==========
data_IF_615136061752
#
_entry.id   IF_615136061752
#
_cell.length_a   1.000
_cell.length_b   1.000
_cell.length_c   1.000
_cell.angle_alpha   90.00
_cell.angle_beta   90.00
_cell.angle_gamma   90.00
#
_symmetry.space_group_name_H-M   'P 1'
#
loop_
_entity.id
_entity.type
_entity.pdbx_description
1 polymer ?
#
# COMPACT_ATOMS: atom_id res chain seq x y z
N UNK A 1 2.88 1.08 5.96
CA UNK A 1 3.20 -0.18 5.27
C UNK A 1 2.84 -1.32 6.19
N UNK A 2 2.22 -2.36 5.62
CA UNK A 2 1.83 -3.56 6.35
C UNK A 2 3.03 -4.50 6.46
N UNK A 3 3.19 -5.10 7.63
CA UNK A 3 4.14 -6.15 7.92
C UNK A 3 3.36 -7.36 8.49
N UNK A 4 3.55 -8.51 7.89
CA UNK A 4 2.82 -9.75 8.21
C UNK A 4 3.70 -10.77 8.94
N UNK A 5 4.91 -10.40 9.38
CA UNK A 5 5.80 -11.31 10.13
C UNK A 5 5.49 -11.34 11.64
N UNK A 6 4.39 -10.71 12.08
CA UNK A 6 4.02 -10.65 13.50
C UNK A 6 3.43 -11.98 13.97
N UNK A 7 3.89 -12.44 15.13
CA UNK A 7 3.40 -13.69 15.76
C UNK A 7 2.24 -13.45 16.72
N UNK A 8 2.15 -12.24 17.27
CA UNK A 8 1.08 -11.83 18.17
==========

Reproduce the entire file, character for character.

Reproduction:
data_IF_615136061752
#
_entry.id   IF_615136061752
#
_cell.length_a   1.000
_cell.length_b   1.000
_cell.length_c   1.000
_cell.angle_alpha   90.00
_cell.angle_beta   90.00
_cell.angle_gamma   90.00
#
_symmetry.space_group_name_H-M   'P 1'
#
loop_
_entity.id
_entity.type
_entity.pdbx_description
1 polymer ?
#
# COMPACT_ATOMS: atom_id res chain seq x y z
N UNK A 1 2.88 1.08 5.96
CA UNK A 1 3.20 -0.18 5.27
C UNK A 1 2.84 -1.32 6.19
N UNK A 2 2.22 -2.36 5.62
CA UNK A 2 1.83 -3.56 6.35
C UNK A 2 3.03 -4.50 6.46
N UNK A 3 3.19 -5.10 7.63
CA UNK A 3 4.14 -6.15 7.92
C UNK A 3 3.36 -7.36 8.49
N UNK A 4 3.55 -8.51 7.89
CA UNK A 4 2.82 -9.75 8.21
C UNK A 4 3.70 -10.77 8.94
N UNK A 5 4.91 -10.40 9.38
CA UNK A 5 5.80 -11.31 10.13
C UNK A 5 5.49 -11.34 11.64
N UNK A 6 4.39 -10.71 12.08
CA UNK A 6 4.02 -10.65 13.50
C UNK A 6 3.43 -11.98 13.97
N UNK A 7 3.89 -12.44 15.13
CA UNK A 7 3.40 -13.69 15.76
C UNK A 7 2.24 -13.45 16.72
N UNK A 8 2.15 -12.24 17.27
CA UNK A 8 1.08 -11.83 18.17